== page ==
– The IMF’s intervention tools will have to be modernised to enable it to intervene preventively and its resources will have to be increased to enable it to give effective assistance to countries affected by the crisis.

5. In application of these principles, five specific approaches could be adopted on 15 November:

– submit rating agencies to registration, surveillance and rules of governance;

– adopt the principle of convergence of accounting standards and review the application in the financial sector of the fair value rule in order to improve its consistency with prudential rules;

– decide that no market segment, no territory, and no financial institution should escape proportionate and adequate regulation or at least oversight;

– establish codes of conduct to avoid excessive risk-taking in the financial sector, including in the area of systems of remuneration. Supervisors will have to take them into account in evaluating the risk profile of financial institutions;

– give the IMF the initial responsibility, together with the FSF, of recommending the measures needed to restore confidence and stability. The IMF must be given the necessary resources and appropriate instruments to support countries in difficulty, and must fully exercise its role of macroeconomic surveillance.

6. The Washington summit must be the occasion to integrate this reform of the international financial system into the larger series of 21st century challenges which we remain determined to tackle : food security, the fight against poverty and climate change, and the promotion of free trade through the rapid conclusion of the Doha Round.

7. We hope that the Washington summit can establish a method of working which enables regular and rapid progress to be made towards reform of the international financial system.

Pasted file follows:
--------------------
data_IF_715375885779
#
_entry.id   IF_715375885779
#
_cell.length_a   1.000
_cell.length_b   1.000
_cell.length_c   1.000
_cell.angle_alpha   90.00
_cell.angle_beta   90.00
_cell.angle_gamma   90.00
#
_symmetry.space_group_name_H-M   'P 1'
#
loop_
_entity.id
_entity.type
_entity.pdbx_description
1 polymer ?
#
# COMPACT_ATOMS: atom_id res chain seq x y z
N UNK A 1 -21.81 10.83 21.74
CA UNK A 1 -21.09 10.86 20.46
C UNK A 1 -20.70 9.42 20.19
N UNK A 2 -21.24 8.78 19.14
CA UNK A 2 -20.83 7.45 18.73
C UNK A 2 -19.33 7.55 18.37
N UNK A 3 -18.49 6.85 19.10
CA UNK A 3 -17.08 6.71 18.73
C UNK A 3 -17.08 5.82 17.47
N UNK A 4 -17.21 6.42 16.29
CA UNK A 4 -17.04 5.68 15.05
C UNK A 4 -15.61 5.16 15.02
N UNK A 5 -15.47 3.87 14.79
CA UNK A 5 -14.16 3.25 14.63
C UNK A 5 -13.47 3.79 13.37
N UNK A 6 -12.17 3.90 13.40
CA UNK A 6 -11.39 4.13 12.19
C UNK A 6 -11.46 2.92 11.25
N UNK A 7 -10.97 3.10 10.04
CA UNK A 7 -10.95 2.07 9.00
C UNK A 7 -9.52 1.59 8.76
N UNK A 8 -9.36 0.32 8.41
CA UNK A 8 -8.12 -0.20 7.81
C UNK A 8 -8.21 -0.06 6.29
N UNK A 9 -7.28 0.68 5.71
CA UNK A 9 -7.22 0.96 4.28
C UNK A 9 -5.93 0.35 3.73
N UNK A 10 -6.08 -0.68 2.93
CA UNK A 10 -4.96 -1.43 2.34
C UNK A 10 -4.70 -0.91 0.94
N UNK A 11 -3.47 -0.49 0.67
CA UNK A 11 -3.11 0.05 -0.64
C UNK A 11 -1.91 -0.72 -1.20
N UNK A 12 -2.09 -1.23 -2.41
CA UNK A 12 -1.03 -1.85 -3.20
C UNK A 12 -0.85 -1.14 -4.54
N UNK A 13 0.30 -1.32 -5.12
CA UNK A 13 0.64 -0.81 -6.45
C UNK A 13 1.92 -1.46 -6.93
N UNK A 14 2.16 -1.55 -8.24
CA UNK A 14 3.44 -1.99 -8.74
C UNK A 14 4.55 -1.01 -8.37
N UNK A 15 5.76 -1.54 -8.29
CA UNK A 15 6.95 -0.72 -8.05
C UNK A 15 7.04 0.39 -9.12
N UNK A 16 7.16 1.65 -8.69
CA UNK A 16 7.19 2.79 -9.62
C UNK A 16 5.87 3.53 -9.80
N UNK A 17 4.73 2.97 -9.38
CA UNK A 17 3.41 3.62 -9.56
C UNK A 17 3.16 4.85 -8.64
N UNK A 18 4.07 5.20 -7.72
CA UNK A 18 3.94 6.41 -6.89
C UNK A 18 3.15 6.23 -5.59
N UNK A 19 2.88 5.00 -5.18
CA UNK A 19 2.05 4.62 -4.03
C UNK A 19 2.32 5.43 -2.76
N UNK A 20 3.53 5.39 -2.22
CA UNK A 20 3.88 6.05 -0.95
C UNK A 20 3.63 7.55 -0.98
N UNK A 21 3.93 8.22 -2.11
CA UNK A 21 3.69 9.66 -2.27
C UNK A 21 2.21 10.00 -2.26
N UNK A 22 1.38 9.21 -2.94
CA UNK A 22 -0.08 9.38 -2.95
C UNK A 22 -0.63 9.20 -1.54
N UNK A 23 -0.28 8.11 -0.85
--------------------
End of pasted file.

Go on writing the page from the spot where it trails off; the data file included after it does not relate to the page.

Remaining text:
A period of 100 days starting on 15 November should be used for drawing up measures to implement the principles that have just been restated. At the end of that period, we will propose holding a new summit with three items on its agenda:

– a report on the implementation of the initial measures adopted on 15 November;

– a set of new decisions taken to implement the principles adopted on 15 November to improve the regulation of the financial system;

– a set of proposals on the international economic architecture to enable current and future macro economic challenges to be met.

The December European Council will be the occasion to take the necessary measures at the end of this first stage in a reform that Europe supports and earnestly hopes for.

8. The unity of the European Union must also be reflected in effective consultation on each Member State’s economic policy response to the present situation. The work carried out over the last few weeks in together establishing a set of principles and a list of possible solutions in the financial sphere can serve as a model for improving economic consultation. We would ask the ECOFIN Council and the Commission to submit to the next European Council meeting a European strategy, building on the Lisbon Strategy and the Stability and Growth Pact and comprising principles for action and specific measures to cope with the economic slowdown and maintain growth and employment.

Comment on Global Research Articles on our Facebook page

Become a Member of Global Research

Articles by: Global Research

Disclaimer: The contents of this article are of sole responsibility of the author(s). The Centre for Research on Globalization will not be responsible for any inaccurate or incorrect statement in this article. The Centre of Research on Globalization grants permission to cross-post Global Research articles on community internet sites as long the source and copyright are acknowledged together with a hyperlink to the original Global Research article. For publication of Global Research articles in print or other forms including commercial internet sites, contact: [email protected] contains copyrighted material the use of which has not always been specifically authorized by the copyright owner. We are making such material available to our readers under the provisions of "fair use" in an effort to advance a better understanding of political, economic and social issues. The material on this site is distributed without profit to those who have expressed a prior interest in receiving it for research and educational purposes. If you wish to use copyrighted material for purposes other than "fair use" you must request permission from the copyright owner.

For media inquiries: [email protected]